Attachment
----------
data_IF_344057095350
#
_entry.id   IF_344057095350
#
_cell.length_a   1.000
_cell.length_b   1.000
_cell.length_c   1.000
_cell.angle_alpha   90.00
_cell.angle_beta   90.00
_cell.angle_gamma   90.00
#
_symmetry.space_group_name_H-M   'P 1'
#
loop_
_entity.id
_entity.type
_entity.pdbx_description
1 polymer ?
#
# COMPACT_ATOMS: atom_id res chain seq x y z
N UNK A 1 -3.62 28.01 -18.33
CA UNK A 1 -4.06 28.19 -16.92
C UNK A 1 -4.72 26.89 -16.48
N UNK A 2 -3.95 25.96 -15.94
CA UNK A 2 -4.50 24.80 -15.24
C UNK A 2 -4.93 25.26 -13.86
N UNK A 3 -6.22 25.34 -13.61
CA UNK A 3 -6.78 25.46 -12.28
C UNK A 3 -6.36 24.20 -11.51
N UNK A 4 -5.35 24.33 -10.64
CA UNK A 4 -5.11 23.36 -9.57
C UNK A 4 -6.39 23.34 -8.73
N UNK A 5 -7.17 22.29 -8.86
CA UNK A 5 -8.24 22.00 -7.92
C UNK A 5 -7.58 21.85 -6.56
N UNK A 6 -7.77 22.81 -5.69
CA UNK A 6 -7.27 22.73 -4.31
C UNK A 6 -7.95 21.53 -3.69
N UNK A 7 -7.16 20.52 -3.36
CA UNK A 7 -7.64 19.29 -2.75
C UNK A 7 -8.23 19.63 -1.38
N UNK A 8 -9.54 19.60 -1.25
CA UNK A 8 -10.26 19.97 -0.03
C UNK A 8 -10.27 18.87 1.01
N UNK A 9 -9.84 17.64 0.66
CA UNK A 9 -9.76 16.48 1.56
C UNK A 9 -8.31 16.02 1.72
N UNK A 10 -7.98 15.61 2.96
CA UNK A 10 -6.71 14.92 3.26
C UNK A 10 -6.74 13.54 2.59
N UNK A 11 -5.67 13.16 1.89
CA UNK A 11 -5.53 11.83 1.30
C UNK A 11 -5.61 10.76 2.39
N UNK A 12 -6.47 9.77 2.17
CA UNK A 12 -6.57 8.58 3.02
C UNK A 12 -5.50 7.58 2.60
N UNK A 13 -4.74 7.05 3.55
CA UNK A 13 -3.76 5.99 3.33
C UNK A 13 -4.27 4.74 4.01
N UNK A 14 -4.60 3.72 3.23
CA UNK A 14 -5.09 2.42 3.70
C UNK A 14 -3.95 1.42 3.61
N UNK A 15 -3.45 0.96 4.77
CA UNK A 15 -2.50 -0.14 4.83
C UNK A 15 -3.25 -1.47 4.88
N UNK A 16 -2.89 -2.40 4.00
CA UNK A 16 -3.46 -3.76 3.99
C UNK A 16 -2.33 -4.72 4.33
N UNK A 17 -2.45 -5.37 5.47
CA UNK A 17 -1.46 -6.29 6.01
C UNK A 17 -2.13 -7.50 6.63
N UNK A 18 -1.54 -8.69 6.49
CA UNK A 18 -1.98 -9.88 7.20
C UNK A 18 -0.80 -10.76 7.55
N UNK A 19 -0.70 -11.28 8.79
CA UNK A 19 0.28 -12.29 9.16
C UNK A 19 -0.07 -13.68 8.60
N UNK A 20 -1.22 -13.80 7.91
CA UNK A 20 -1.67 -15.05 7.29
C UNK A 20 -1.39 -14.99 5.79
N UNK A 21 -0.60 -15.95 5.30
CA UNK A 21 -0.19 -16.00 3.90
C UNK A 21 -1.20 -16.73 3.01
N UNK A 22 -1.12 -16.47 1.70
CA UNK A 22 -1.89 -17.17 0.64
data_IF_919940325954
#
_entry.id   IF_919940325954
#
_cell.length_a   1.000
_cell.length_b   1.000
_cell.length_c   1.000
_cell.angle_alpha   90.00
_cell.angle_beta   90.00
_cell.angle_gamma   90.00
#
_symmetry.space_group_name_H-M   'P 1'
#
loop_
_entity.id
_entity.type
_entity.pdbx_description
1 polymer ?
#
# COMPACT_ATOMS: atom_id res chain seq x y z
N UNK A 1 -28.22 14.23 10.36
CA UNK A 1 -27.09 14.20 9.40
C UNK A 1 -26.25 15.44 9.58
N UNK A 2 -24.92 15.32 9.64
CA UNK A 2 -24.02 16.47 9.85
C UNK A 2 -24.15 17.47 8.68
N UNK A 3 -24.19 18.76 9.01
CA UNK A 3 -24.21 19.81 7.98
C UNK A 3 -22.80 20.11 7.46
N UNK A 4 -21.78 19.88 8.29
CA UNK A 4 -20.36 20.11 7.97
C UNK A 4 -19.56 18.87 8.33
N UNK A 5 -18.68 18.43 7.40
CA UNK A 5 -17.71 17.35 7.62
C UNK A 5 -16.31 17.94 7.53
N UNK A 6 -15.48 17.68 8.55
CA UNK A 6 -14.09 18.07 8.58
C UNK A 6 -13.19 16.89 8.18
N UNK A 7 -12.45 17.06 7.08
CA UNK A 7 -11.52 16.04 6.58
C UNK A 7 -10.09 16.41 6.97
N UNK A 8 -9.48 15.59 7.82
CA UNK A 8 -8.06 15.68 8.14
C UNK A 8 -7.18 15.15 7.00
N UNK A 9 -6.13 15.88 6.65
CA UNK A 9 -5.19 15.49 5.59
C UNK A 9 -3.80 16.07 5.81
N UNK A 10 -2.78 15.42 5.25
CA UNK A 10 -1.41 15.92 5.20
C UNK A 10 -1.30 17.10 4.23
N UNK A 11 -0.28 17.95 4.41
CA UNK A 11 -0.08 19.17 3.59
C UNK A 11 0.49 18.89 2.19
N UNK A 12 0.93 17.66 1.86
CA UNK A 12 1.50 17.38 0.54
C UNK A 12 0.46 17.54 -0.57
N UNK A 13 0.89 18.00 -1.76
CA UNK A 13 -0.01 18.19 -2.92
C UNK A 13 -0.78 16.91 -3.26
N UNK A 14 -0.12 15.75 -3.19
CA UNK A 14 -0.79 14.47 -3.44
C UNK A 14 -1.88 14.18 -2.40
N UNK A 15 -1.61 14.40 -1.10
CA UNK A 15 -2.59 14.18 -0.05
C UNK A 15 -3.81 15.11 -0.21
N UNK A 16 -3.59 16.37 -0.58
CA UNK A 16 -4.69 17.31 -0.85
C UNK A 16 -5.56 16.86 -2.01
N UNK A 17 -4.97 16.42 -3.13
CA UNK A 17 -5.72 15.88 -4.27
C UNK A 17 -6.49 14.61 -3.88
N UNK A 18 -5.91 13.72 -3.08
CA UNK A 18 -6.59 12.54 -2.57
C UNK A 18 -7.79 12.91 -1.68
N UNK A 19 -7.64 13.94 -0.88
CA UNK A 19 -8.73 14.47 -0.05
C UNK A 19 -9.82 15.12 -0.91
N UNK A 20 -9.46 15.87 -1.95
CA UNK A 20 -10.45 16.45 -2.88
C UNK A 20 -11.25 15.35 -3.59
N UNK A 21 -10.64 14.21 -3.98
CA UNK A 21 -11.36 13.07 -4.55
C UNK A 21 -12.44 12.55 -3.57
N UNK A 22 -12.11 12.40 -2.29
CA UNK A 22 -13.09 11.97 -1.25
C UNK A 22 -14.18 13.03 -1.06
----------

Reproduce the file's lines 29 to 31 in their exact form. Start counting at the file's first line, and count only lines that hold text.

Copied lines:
C UNK A 3 -6.36 24.20 -11.51
N UNK A 4 -5.35 24.33 -10.64
CA UNK A 4 -5.11 23.36 -9.57